Network-weaving within an organizational context must also contend with a host of questions affecting its process which need to be addressed differently than they would in a grassroots context. For instance, personnel: amongst a staff infrastructure, whose role is it, exactly, to be the organizational network-weaver? In HaReshet, four out of six of the organizations found that multiple staff were implicated and therefore involved a team of two or more in this work. For instance, the Jewish New Teacher Project (JNTP) benefited from the participation of Debbie Feinstein, who has a deep knowledge of the JNTP network from her longtime involvement leading programming, as well as Yael Bailey, who handles its communications and database work. Aside from supporting network-weaving strategies from multiple perspectives, the added benefit of this approach is the ability to apply the concepts of network-weaving to the organization internally: creating opportunities for learning together, information-sharing, and ultimately synergy amongst staff.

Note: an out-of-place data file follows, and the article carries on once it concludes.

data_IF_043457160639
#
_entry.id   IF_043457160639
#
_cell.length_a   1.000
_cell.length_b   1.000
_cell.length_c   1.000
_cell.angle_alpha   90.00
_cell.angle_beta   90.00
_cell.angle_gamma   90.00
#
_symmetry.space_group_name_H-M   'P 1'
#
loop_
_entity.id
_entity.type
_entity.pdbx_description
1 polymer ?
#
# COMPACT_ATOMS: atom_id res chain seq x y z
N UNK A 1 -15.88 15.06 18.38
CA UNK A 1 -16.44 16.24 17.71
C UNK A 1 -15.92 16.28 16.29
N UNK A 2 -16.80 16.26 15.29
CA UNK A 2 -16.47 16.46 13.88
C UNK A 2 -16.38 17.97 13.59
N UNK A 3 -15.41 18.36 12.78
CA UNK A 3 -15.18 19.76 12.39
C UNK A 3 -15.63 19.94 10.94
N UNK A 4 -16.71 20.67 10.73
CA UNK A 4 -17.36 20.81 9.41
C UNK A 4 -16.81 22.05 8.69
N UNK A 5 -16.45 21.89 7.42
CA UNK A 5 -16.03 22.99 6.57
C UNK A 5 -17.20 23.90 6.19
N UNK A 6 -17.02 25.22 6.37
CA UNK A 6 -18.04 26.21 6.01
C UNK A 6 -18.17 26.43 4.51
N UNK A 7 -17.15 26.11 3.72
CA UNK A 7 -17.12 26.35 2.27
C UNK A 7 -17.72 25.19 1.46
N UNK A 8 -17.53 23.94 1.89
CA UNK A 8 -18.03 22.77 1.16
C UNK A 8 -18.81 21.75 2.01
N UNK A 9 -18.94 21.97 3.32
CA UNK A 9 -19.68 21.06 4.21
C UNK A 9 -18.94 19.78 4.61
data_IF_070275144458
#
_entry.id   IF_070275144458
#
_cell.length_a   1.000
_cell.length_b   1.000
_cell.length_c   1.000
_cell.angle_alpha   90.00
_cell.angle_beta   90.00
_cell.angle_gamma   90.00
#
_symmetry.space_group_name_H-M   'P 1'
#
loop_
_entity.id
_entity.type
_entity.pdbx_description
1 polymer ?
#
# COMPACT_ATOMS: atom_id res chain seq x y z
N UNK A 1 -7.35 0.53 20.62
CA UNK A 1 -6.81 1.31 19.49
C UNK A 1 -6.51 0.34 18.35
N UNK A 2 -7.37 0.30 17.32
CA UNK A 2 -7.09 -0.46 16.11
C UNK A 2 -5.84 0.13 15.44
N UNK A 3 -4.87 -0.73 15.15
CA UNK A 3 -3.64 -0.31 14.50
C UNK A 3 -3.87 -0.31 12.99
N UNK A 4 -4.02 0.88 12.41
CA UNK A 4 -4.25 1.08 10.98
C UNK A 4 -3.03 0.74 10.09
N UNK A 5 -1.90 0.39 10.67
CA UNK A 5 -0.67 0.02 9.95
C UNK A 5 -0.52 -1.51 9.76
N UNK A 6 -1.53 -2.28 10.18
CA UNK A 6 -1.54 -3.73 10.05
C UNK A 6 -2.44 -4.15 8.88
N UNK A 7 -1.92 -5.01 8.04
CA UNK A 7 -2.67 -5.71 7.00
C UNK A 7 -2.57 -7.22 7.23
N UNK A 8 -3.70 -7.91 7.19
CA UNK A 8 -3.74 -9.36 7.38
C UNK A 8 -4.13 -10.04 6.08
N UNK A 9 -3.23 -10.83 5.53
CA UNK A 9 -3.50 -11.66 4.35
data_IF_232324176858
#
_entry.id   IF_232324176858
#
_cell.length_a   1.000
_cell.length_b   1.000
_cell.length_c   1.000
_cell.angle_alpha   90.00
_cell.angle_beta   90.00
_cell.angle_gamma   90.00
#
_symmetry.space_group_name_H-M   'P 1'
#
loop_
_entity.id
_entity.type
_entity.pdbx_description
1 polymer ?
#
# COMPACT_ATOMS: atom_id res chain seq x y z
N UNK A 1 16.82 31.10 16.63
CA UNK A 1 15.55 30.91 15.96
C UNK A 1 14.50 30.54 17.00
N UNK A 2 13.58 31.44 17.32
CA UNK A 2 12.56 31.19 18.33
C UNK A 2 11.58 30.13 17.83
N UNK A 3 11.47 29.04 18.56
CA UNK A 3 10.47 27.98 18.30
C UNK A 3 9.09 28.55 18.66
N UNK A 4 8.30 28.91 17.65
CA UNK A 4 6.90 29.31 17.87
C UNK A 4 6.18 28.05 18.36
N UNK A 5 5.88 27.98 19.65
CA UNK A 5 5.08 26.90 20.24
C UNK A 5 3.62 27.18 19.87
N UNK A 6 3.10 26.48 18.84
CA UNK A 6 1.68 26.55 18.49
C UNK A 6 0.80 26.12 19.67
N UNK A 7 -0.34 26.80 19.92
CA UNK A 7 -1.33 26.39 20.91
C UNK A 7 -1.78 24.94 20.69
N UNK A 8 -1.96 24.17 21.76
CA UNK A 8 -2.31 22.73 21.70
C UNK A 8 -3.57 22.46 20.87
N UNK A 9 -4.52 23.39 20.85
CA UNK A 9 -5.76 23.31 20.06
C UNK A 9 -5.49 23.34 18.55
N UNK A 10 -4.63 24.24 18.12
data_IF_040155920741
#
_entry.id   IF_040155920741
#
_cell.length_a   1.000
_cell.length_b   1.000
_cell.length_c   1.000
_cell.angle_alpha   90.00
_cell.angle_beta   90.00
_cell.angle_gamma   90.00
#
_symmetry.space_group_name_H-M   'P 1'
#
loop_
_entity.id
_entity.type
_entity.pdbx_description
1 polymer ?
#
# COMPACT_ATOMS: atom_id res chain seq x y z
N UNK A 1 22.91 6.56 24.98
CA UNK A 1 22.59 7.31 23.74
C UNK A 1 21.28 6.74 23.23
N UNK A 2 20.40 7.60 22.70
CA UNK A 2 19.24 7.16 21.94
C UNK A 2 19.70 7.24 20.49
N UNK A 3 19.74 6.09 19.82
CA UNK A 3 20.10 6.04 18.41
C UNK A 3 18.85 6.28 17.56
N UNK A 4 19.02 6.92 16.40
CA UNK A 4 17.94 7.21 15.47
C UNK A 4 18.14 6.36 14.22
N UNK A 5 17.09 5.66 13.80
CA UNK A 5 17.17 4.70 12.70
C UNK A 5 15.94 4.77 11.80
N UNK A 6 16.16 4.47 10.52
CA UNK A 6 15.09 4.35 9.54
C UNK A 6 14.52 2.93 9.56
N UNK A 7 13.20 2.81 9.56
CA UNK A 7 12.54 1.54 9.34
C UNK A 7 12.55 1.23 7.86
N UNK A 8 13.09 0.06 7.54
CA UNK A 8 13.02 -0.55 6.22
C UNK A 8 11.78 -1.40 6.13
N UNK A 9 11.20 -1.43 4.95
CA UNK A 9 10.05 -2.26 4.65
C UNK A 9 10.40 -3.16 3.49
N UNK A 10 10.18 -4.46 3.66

Another point of departure from the grassroots perspective is around the issue of trust and control. Organizations build themselves as credible institutions by having high standards and clear messages apparent throughout their work in the community. For network-weaving to help uphold and communicate these messages requires thought about: What will be the approval and oversight process for this work to make sure it stays on message and on mission? What should be the role of leadership? How will metrics be tracked and regularly reviewed in order to determine whether the network-weaving work is actually helping to accomplish the organization’s mission?
Network-weaving can be a highly valuable strategy for an organization to engage and activate people – and achieve concrete results. As with any other strategy, it begs careful consideration in all stages of its planning and implementation. In subsequent posts, HaReshet participants and chevruta partners will be sharing some of the lessons they have learned through this work. I look forward to hearing from others in the field as well as they experiment in this arena.
Deborah Fishman is Director of Communications at The AVI CHAI Foundation.